Thus far in this series, we have covered a promiscuous range of entertaining questions. Some were general and frustratingly familiar, like the vexing issue of food restriction accommodation and the complicated choreography required for guest and host to wake up gracefully. Others were intriguingly specific, such as our exploration of the great lie we call “brie” and our (apparently politically charged) invective against washcloths. But as the series comes to an end, I want to retreat for a moment from the table, bar, and guest room into the quiet, contemplative confines of the study. I want to take some time to meditate on entertaining as a philosophical issue—because all the guidelines in the world are about as useful as an invitation without a date-and-time if the underlying foundation, the why that must undergird the how of entertaining, is not understood.
So, in that spirit, three final rules:
Rule No. 18: Attend to Detail
What distinguishes entertaining from the rest of life? What powerful tool does one need to carve out a few hours of hallowed time in which to acknowledge life’s joys and trials, to connect with fellow human beings, and to conjure a feast of pleasure out of the most basic ingredients? The big secret is ... a little attention to detail.
Fresh flowers, a sparking glass, a little candlelight, a neatly arranged stack of guest linens—these are all small, simple, relatively inexpensive things that demarcate “entertaining time” from the daily grind. There’s nothing worse than coming to a dinner party or similar event where the host hasn’t taken the time to signal that this is, indeed, a special time. The guest feels like she is intruding into someone’s home life, rather than entering into a space created (through cleaning, adornment, and general care) for this occasion specifically. To steal a term from anthropology, entertaining is a kind of “liminal space,” a special frame of existence like a wedding or funeral in which normal concerns dissolve in service of a more communal purpose. And just about all liminal spaces I can think of involve a certain (if small) amount of special decoration, details that help participants transition into a more intimate mode of paying attention. Once you’ve determined the details that do this well in your space and to your taste, keep them in your back pocket: When you’re ready to entertain, pull them out, and half of the work is done.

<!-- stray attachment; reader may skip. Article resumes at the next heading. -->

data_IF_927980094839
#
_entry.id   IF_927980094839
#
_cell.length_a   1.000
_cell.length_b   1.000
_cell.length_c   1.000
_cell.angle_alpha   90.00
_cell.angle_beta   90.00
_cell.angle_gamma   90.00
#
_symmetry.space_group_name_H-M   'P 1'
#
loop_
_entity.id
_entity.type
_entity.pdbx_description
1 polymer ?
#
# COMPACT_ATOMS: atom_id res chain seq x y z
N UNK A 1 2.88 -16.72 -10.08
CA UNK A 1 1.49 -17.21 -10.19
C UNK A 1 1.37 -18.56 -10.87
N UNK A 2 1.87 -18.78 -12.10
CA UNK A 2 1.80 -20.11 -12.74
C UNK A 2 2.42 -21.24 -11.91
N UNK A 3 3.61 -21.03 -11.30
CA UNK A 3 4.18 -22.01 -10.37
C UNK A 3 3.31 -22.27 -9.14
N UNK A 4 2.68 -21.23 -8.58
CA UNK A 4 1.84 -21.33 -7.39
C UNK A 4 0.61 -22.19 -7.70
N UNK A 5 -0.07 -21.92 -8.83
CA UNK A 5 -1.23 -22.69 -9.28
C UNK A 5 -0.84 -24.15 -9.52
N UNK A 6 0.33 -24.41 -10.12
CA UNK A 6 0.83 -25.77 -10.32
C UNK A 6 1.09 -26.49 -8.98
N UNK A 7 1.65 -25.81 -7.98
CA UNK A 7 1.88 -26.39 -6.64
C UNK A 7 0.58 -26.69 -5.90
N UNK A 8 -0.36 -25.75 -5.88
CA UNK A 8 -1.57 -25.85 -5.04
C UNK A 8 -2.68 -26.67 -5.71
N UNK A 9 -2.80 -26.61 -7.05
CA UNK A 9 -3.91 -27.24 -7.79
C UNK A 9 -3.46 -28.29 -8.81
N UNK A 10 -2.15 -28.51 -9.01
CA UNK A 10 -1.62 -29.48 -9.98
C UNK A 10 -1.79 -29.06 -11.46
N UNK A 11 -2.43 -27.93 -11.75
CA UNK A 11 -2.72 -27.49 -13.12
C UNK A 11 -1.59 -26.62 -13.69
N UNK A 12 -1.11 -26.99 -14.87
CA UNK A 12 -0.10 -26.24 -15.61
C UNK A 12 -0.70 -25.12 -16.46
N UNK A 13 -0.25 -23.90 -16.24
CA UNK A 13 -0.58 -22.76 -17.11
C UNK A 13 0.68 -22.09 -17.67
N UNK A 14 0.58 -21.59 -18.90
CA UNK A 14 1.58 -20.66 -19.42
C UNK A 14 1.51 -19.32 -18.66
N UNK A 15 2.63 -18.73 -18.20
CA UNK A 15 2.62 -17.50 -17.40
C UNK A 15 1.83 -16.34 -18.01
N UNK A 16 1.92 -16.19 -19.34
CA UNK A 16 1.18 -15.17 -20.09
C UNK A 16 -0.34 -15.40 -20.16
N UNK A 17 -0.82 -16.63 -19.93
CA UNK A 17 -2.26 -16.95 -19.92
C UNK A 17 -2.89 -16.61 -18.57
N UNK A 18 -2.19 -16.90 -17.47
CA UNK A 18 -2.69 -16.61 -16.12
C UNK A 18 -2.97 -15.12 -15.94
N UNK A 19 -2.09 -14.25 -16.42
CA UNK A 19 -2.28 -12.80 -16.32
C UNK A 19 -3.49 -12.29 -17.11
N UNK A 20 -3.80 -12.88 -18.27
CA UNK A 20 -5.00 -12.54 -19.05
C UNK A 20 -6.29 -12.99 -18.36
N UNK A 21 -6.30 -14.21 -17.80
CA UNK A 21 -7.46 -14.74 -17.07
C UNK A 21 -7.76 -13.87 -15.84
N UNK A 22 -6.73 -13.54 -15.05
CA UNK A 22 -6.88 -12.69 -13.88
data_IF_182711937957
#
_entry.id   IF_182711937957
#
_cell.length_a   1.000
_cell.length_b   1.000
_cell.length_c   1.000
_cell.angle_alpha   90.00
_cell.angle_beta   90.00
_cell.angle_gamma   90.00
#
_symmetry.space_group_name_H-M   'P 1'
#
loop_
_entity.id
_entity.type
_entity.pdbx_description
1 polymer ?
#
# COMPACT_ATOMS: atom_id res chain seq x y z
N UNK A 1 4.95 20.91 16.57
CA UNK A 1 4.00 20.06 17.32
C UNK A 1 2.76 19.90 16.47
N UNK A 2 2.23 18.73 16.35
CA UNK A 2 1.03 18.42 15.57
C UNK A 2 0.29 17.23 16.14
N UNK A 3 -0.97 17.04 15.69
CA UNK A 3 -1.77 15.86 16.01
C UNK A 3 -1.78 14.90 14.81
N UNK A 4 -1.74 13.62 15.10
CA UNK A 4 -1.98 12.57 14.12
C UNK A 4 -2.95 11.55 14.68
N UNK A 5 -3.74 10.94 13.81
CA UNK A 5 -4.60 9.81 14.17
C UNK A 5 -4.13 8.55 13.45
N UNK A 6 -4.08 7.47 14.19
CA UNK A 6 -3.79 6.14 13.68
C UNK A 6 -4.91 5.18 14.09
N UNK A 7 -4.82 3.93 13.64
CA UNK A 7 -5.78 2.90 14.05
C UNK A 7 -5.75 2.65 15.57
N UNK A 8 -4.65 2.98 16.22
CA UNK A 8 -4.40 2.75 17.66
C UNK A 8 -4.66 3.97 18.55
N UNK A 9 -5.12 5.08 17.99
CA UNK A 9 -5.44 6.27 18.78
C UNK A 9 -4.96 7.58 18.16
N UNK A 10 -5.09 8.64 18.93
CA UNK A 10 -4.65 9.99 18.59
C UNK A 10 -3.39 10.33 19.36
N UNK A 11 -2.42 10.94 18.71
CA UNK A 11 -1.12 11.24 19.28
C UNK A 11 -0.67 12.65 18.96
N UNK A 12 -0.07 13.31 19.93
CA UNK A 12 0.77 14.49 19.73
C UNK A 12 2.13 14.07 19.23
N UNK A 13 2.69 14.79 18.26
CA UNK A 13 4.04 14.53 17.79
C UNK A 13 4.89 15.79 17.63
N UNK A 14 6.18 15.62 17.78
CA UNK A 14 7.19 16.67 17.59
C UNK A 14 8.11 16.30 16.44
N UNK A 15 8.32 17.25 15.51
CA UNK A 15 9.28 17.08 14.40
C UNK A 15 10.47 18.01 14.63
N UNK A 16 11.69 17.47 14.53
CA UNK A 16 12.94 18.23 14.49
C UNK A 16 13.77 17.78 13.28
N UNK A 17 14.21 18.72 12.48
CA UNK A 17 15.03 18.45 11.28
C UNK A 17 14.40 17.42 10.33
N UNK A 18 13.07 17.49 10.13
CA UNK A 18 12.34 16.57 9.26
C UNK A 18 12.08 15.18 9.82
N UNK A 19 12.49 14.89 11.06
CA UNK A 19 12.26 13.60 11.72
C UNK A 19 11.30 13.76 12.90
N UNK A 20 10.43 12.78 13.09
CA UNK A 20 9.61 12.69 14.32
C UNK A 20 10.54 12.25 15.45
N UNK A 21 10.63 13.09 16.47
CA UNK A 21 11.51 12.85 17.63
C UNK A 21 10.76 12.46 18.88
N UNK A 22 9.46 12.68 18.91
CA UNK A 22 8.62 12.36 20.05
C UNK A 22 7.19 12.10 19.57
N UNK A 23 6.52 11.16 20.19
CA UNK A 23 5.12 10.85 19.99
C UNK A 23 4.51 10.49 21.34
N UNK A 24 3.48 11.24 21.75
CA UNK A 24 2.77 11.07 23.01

Rule No. 19: For the Love of God, Reciprocate!
When I began curating this series, the main complaint I heard from fellow entertainers—by far—was that no one reciprocates anymore. Once I’d considered this claim, I realized they were right: Many cherished individuals who had passed through my door (some on multiple occasions) have never once extended an invitation in return. While this might make some hosts angry, it left me with a feeling of disappointment—surely these wayward souls had a good reason (in their minds) for not reciprocating (space, time, presumed expense, trouble), but could these excuses really compete with the potential for edifying conversation, laughs, and good cheer that had been wasted?
I’m sure I am not alone in treating entertaining—especially smaller dinner parties—as a way of forming and strengthening new friendships. Given that fact, failing to reciprocate is about the same as leaving my high-five unanswered on a crowded street. Having been left hanging, I’m not inclined to continue the game (hanging for too long makes me tired). Now, I’m also not one to hold grudges, but non-reciprocators should consider their impact on the larger social culture: If you neglect to honor your half of the contract, the whole system will crumble and you will have no one to blame but yourself when you find you have nothing to do on a Friday night.